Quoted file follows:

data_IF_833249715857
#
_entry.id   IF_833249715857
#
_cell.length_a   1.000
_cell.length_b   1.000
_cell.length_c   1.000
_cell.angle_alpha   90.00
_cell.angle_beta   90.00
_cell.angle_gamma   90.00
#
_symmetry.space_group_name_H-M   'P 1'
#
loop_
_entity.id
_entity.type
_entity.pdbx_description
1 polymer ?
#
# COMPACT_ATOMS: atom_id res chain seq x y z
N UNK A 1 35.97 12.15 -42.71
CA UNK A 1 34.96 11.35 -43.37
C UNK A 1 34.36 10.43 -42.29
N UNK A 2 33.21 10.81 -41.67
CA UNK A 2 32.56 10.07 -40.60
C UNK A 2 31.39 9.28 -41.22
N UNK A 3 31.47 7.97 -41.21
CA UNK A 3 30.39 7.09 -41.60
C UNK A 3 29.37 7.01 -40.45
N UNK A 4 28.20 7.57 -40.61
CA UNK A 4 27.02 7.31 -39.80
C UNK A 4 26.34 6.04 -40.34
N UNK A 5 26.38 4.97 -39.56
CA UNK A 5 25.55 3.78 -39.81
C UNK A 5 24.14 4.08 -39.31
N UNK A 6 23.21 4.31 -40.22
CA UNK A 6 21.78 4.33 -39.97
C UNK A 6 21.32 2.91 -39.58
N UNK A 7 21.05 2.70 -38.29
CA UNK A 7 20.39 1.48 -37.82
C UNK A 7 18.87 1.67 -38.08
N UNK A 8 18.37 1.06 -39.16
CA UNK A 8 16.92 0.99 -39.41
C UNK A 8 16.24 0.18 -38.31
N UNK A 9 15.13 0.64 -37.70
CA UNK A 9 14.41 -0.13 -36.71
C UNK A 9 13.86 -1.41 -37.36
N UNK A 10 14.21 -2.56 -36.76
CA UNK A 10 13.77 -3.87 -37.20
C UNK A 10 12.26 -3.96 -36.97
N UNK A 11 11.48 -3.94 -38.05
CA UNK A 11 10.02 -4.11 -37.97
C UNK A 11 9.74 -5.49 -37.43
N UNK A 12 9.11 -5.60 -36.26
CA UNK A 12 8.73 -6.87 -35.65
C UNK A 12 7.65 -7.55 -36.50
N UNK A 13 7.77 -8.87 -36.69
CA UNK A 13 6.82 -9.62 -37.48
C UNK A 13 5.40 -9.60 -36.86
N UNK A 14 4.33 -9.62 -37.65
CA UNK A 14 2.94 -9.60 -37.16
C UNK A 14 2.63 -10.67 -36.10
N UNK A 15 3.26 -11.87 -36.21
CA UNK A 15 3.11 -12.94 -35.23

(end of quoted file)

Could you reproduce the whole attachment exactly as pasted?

data_IF_833249715857
#
_entry.id   IF_833249715857
#
_cell.length_a   1.000
_cell.length_b   1.000
_cell.length_c   1.000
_cell.angle_alpha   90.00
_cell.angle_beta   90.00
_cell.angle_gamma   90.00
#
_symmetry.space_group_name_H-M   'P 1'
#
loop_
_entity.id
_entity.type
_entity.pdbx_description
1 polymer ?
#
# COMPACT_ATOMS: atom_id res chain seq x y z
N UNK A 1 35.97 12.15 -42.71
CA UNK A 1 34.96 11.35 -43.37
C UNK A 1 34.36 10.43 -42.29
N UNK A 2 33.21 10.81 -41.67
CA UNK A 2 32.56 10.07 -40.60
C UNK A 2 31.39 9.28 -41.22
N UNK A 3 31.47 7.97 -41.21
CA UNK A 3 30.39 7.09 -41.60
C UNK A 3 29.37 7.01 -40.45
N UNK A 4 28.20 7.57 -40.61
CA UNK A 4 27.02 7.31 -39.80
C UNK A 4 26.34 6.04 -40.34
N UNK A 5 26.38 4.97 -39.56
CA UNK A 5 25.55 3.78 -39.81
C UNK A 5 24.14 4.08 -39.31
N UNK A 6 23.21 4.31 -40.22
CA UNK A 6 21.78 4.33 -39.97
C UNK A 6 21.32 2.91 -39.58
N UNK A 7 21.05 2.70 -38.29
CA UNK A 7 20.39 1.48 -37.82
C UNK A 7 18.87 1.67 -38.08
N UNK A 8 18.37 1.06 -39.16
CA UNK A 8 16.92 0.99 -39.41
C UNK A 8 16.24 0.18 -38.31
N UNK A 9 15.13 0.64 -37.70
CA UNK A 9 14.41 -0.13 -36.71
C UNK A 9 13.86 -1.41 -37.36
N UNK A 10 14.21 -2.56 -36.76
CA UNK A 10 13.77 -3.87 -37.20
C UNK A 10 12.26 -3.96 -36.97
N UNK A 11 11.48 -3.94 -38.05
CA UNK A 11 10.02 -4.11 -37.97
C UNK A 11 9.74 -5.49 -37.43
N UNK A 12 9.11 -5.60 -36.26
CA UNK A 12 8.73 -6.87 -35.65
C UNK A 12 7.65 -7.55 -36.50
N UNK A 13 7.77 -8.87 -36.69
CA UNK A 13 6.82 -9.62 -37.48
C UNK A 13 5.40 -9.60 -36.86
N UNK A 14 4.33 -9.62 -37.65
CA UNK A 14 2.94 -9.60 -37.16
C UNK A 14 2.63 -10.67 -36.10
N UNK A 15 3.26 -11.87 -36.21
CA UNK A 15 3.11 -12.94 -35.23